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brauniger iq comp


macey2kk
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hi all,

helo me out here!!!

i have the above and am a bit confused ( easy done! )

A1 represents altitude abive sea level - A2 is zeroable to your take off point.

trouble is -- on A1 ( without being in any sort of settings menu ) i can just press the up or own button ( marker and mcready) to alter the altitude to whatever i want - therefore not showing true sea level??? is this normal??

or am i being thick?

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As you alter A1, the air pressure in mB alters as well. If the air pressure is set to the correct local value then the ASL altitude will be correct. Conversely, set the local height correctly, and by default, the air pressure value will be correct. Aircraft normally fly on the regional pressure setting, eg Barnsley or Chatham.

Remember that if your reference base (zero) is sea level, it is an altitude, if your reference base is local ground level, then it is a height. If you use the standard altimeter setting of 1013 mB and knock off the two least significant digits, then you have a flight level. I.e. an altitude of 4500 ft on an altimeter setting of 1013 mB is flight level 45.

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ahhh, the fog is beginning to lift! - thanks phil,

so....

using A2 - i climb the top of a 500ft hill, zero the display and then fly 500ft higher my display will obviously read 500ft - which is probably the one il be using most for take of and landings

using A1 - if i climb to the top of a 1000ft hill and alter the display to read zero will it then compensate and show me the true reading above sea level at the standard mb setting?

A2 is clear -- its the A1 setting that im getting confused on!

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Climb to the top of the 1000' hill , and then reset the A1 setting to 1000'. You should then have the current pressure setting in mB.

If you are talking to air traffic on the radio, you will be expected to be using the current regional pressure setting. This ensures that all aircraft have their altimeters set to the same value.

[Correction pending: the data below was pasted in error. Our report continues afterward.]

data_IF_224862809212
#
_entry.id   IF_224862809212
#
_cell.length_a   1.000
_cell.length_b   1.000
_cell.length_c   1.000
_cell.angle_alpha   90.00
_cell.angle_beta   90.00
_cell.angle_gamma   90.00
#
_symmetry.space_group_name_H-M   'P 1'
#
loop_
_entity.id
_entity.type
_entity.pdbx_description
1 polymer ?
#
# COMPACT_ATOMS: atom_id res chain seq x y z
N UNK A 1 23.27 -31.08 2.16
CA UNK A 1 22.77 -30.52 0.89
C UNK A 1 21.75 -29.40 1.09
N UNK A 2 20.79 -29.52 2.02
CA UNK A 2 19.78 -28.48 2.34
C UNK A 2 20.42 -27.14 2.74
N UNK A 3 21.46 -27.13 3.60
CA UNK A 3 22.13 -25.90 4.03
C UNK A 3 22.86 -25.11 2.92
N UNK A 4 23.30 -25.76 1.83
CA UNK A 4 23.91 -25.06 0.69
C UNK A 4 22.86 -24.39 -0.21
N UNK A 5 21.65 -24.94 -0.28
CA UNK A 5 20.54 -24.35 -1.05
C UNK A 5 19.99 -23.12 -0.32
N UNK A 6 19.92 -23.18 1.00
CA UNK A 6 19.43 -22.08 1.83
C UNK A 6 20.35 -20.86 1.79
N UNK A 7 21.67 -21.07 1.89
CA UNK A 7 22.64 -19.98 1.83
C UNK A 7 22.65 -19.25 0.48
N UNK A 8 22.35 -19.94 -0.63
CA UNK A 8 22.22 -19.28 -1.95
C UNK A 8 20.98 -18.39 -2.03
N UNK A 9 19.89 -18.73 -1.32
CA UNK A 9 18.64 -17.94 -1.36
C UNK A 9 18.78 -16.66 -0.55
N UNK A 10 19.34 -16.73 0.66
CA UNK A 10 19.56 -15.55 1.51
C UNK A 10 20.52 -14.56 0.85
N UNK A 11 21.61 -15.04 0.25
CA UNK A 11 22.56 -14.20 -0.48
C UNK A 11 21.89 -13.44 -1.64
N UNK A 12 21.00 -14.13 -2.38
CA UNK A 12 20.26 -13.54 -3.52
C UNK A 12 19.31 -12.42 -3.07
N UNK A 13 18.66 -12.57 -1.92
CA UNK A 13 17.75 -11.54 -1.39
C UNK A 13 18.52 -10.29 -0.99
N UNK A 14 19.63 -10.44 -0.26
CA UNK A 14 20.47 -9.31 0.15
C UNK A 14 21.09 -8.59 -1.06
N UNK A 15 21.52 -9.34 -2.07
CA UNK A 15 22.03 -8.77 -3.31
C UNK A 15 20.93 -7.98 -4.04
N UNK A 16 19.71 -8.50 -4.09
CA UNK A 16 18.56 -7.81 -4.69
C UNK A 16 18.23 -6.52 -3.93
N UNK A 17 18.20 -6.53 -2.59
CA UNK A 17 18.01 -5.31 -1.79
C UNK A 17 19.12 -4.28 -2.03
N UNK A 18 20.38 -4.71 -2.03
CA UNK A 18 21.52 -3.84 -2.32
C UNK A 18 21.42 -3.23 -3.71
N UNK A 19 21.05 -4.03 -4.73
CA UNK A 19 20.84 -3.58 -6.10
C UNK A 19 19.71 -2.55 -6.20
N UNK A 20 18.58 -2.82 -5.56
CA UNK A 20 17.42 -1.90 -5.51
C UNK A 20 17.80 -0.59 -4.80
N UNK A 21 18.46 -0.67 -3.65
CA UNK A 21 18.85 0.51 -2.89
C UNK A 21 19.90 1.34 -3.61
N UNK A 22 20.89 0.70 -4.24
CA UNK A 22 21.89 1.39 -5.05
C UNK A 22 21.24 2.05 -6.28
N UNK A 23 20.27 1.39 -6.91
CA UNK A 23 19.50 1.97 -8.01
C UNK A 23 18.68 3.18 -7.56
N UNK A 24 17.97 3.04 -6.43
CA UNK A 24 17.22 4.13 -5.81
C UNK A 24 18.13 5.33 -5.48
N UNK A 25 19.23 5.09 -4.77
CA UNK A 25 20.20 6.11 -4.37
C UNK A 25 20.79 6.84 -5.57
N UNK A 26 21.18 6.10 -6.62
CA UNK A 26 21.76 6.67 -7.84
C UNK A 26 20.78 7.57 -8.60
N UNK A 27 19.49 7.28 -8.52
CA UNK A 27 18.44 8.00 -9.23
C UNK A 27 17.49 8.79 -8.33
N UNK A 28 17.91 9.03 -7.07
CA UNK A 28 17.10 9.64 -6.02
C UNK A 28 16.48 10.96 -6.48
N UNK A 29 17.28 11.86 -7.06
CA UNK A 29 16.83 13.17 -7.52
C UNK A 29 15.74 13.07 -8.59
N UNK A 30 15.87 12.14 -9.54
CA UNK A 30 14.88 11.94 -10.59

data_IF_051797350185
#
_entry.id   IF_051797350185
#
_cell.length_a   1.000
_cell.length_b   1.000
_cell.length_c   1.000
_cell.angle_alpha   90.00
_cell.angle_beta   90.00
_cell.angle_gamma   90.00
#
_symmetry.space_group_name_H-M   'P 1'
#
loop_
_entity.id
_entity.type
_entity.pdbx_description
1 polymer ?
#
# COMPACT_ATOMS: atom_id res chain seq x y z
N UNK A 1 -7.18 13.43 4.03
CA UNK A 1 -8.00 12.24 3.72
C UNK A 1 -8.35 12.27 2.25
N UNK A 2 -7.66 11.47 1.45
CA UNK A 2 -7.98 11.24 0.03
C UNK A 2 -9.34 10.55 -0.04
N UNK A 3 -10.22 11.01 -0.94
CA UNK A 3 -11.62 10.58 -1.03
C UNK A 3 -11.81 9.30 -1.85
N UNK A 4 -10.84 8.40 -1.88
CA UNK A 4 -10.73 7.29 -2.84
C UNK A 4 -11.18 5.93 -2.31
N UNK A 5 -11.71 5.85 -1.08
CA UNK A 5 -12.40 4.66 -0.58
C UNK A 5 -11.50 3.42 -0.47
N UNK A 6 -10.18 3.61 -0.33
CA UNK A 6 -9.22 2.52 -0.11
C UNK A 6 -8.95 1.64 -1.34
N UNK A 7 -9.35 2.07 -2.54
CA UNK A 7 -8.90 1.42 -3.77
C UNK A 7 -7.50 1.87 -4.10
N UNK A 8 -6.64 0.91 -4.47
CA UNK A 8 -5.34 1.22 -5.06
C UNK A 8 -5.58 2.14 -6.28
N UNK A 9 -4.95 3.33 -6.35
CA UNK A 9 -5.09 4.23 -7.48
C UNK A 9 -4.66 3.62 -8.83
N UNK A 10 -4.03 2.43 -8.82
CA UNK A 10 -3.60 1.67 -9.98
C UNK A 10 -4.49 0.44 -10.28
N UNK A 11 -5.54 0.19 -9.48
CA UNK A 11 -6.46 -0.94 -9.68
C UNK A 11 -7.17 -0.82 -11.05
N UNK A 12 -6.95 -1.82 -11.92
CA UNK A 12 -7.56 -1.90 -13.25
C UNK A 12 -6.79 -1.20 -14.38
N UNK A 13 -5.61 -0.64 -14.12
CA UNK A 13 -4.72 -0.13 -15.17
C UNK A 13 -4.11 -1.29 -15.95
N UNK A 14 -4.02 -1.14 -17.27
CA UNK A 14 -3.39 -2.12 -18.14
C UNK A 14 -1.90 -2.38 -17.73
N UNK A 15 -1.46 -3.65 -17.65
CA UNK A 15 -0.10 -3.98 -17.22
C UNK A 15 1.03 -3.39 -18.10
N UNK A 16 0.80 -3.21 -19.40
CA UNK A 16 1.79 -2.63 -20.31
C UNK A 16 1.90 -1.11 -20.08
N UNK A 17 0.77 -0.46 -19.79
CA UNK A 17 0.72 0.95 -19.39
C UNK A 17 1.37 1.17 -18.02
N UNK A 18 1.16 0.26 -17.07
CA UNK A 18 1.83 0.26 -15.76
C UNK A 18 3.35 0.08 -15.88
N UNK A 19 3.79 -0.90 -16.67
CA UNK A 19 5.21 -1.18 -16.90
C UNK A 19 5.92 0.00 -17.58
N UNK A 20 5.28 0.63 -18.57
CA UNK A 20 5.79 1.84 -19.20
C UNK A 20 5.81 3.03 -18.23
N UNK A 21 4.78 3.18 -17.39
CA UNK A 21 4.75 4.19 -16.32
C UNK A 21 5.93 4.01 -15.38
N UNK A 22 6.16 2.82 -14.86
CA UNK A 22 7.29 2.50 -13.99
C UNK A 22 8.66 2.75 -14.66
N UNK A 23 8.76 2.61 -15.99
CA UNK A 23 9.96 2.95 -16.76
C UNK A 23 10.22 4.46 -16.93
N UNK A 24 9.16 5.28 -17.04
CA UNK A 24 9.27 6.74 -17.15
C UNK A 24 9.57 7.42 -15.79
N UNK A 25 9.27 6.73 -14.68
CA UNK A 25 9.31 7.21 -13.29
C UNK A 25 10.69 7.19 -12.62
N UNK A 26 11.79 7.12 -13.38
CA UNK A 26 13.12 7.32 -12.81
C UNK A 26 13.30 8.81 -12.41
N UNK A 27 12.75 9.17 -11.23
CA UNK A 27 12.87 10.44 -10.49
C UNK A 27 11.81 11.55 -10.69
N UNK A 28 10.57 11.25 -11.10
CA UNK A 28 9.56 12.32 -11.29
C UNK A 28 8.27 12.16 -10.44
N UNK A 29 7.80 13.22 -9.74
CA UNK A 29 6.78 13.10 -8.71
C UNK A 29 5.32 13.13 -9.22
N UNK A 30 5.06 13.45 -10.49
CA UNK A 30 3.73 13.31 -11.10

A problem arises with the Brauniger insofar as once you have started flying, I believe that the pressure setting function becomes locked. Therefore if the regional pressure setting altered whilst you were up, you would not be able to alter it. You can do a 'rule of thumb' calculation of a 1mB alteration in pressure will change your altitude reading by approx. 30 feet.

For example, you are flying at 1000 feet, on a pressure setting of 1000mB. Whilst flying, the regional pressure setting falls to 998 mB, you will actually be flying at approx. 1060 feet. In order to continue flying at 1000 feet on the current pressure setting (998 mB) whilst still displaying your previously set pressure setting (1000mB) you would have to descend to an indicated 940 feet.

Remember the saying 'High to low, look out below'. I.e. if you lower your pressure setting, while maintaining the same indicated altitude, then you will actually descend and therefore you should check below.

Hope some of this helps.

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Can we start from scratch here. Go to your flying field and enter the Regional Pressure/QNH into A1 and zero A2. Now when you take off A1 will tell you your height above sea level (ie your altitude) while A2 will tell you how high you are above your take off spot.

Example: You plan to fly from a field that happens to be 500' above sea level and then climb 1000' above that. Before take off you do as mentioned above. Now A1 will read 500' and A2 will read 0'. When you have taken off and climbed to 1000' then A1 will say 1500' (your altitude) and A2 will say 1000' (your height).

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